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Is Ahn using game theory to gain an advantage in the election?

Is Ahn using game theory to gain an advantage in the election?

Posted October. 13, 2012 04:59,   


“I`ve crossed the bridge already. I`ve burned the bridge that I crossed.”

This is what independent presidential candidate Ahn Cheol-soo said Sept. 25 when asked if he would run for president to the end.

Several days later, he said, “I resigned as professor and chairman of Ahnlab,” adding, “I won`t look back at the bridge that I burned. I will create a future bridge that approaches on the way ahead.”

Certain watchers say he instantly countered speculation that he will quit at the halfway point in the election, which has been hounding him. Experts in game theory, however, counter that Ahn has a thoroughly thought-out strategic response to gain the upper hand in the process to unify the opposition candidate with Moon Jae-in, the presidential candidate of the main opposition Democratic United Party.

According to experts, the game between the two candidates to unify the opposition`s standard-bearer started with Moon’s initial move in May. Showing the lead in the effort to field a unified opposition candidate, Moon proposed a “joint government plan” under the assumption of regaining power from the conservatives to Ahn, who has no party affiliation, and launched an “ultimatum game.”

Moon apparently sought to issue a warning that if Ahn accepted the offer, Ahn would stand to gain and if not, both candidates could lose.

About four months later, Ahn presented the theory of a “burned bridge.” Experts analyzed his comments by saying his words did not target Ahn’s supporters or ruling Saenuri Party candidate Park Geun-hye, but rather Moon. That is, Ahn, who gained confidence due to approval ratings higher than those of Moon, conveyed to Moon the message, “I won`t quit halfway in the race, and if you want to unify, you should yield first.”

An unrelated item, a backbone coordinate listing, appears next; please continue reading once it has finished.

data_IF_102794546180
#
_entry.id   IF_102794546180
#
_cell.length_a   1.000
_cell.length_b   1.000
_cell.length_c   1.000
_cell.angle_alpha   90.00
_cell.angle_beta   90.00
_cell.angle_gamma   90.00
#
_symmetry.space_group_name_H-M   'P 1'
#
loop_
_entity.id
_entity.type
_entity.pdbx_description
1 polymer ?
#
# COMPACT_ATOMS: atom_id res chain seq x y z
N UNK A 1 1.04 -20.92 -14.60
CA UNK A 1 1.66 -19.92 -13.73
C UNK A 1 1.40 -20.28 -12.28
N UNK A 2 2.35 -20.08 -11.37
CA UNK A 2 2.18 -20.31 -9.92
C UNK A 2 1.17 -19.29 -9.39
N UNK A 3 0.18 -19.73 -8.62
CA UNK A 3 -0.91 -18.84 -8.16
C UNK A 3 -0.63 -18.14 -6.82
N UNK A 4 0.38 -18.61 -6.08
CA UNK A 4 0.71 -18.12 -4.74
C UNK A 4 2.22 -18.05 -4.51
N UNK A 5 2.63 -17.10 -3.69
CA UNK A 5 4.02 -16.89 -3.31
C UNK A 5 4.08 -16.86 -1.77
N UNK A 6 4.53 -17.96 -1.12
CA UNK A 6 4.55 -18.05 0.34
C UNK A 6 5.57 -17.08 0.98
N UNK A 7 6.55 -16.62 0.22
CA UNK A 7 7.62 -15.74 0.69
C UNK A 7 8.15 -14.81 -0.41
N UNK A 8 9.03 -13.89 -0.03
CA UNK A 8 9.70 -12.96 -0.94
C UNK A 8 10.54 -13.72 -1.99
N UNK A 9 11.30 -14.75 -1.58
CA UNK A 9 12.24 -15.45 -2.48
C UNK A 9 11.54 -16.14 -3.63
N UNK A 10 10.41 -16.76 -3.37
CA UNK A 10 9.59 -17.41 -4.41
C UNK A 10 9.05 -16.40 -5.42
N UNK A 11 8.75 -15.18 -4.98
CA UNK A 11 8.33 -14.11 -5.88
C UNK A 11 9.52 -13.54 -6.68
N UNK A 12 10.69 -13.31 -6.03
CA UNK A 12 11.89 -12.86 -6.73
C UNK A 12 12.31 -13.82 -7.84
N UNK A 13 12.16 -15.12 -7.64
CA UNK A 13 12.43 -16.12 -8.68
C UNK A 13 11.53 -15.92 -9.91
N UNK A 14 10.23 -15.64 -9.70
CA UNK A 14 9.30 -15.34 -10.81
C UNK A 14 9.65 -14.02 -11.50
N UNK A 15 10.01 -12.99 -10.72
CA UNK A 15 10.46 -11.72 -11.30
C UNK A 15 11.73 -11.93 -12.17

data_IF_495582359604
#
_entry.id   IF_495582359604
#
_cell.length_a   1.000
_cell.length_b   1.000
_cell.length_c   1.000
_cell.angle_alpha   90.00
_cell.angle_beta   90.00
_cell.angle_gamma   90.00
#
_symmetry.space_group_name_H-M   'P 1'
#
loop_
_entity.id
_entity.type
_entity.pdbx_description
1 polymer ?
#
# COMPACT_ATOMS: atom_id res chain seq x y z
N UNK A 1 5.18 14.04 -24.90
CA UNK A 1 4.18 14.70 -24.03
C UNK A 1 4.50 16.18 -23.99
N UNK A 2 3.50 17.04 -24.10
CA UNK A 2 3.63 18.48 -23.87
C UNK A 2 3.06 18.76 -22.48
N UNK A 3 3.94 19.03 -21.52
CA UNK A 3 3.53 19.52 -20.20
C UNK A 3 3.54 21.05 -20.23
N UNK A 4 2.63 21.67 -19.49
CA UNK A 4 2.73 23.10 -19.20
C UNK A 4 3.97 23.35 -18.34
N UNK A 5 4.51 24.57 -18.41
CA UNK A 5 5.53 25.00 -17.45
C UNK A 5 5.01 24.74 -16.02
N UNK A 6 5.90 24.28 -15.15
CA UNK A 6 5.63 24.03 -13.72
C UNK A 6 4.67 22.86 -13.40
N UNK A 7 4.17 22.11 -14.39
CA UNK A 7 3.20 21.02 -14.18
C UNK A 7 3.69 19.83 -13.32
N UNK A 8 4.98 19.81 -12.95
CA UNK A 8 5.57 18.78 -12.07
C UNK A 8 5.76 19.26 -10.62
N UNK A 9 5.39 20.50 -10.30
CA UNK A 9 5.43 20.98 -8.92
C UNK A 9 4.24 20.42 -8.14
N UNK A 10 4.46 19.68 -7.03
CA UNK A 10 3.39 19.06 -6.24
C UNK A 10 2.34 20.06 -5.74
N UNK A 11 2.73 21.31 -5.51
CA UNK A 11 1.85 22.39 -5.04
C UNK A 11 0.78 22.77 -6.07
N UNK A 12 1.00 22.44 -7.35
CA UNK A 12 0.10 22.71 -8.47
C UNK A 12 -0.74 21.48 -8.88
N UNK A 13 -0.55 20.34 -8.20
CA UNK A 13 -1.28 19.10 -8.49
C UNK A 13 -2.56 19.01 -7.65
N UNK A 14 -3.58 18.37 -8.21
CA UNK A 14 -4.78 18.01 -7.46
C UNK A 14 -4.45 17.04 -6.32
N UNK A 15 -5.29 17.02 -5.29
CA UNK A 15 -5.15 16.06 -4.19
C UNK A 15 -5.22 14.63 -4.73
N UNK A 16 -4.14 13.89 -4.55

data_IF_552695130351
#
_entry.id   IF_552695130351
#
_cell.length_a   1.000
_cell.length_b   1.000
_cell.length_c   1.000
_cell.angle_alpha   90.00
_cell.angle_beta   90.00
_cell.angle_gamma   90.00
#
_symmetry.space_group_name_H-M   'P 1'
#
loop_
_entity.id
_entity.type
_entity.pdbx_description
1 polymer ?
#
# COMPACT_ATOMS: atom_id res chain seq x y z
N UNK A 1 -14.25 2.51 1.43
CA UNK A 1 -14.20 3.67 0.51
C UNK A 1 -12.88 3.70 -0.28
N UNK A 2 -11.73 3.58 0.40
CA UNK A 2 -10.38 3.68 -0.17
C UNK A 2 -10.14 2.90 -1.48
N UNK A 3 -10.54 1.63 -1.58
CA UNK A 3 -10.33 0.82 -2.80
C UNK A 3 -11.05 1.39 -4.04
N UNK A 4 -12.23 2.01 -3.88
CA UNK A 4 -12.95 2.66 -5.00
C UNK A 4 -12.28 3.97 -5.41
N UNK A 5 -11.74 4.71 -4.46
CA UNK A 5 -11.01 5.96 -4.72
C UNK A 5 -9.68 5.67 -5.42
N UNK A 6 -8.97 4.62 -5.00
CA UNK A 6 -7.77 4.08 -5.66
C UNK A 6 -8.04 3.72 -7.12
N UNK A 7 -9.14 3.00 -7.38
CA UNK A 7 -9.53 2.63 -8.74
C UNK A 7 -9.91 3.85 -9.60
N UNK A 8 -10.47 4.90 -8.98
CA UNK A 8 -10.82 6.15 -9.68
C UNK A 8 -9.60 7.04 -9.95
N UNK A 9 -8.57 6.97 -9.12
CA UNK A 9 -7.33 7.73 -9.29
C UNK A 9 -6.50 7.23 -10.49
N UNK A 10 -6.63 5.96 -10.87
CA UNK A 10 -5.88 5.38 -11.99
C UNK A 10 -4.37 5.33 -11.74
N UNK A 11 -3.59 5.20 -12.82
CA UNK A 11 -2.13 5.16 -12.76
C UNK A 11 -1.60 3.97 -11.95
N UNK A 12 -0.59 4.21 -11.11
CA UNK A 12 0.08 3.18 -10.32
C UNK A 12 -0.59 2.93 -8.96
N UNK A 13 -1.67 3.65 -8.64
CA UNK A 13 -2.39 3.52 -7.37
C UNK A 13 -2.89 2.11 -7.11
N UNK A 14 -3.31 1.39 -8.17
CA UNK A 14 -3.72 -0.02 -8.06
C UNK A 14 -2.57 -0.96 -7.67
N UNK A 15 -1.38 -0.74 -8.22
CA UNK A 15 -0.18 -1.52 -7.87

Experts say Ahn’s comments are tantamount to “burning the bridge behind” in game theory. This strategy discourages the enemy by removing any room for retreat and declaring to an opponent no chance for withdraw. Han Soon-goo, an economics professor at Yonsei University, said, “Ahn’s comments fully comply with game theory,” adding, “He also knows this theory as well.”

On the game to unify the opposition candidate, the ruling party`s Park is just a spectator. She probably feels uncomfortable over political attention focused on the two candidates ahead of the presidential election. Opinion polls suggest that Park is not guaranteed victory as long as the opposition camp unifies its candidate, whomever he is. Instead, Park can only wish for a scenario in which the two opposition candidates continue their game of chicken to face a heads-on collision and constantly expect the other to surrender, only to fail to narrow differences and end up running independently.

Dong-A analyzed through game theory the politics of the presidential election with experts, including economists, management specialists and mathematicians. Unlike the election five years ago, when President Lee Myung-bak enjoyed a landslide victory with a lead of five million votes, the majority of experts predict the upcoming election will embrace a change in election results according to how the candidates cope with situations under a sophisticated structure of the game. Experts say, "As the election draws nearer, a battle of numbers between the candidates will further intensify."

jarrett@donga.com january@donga.com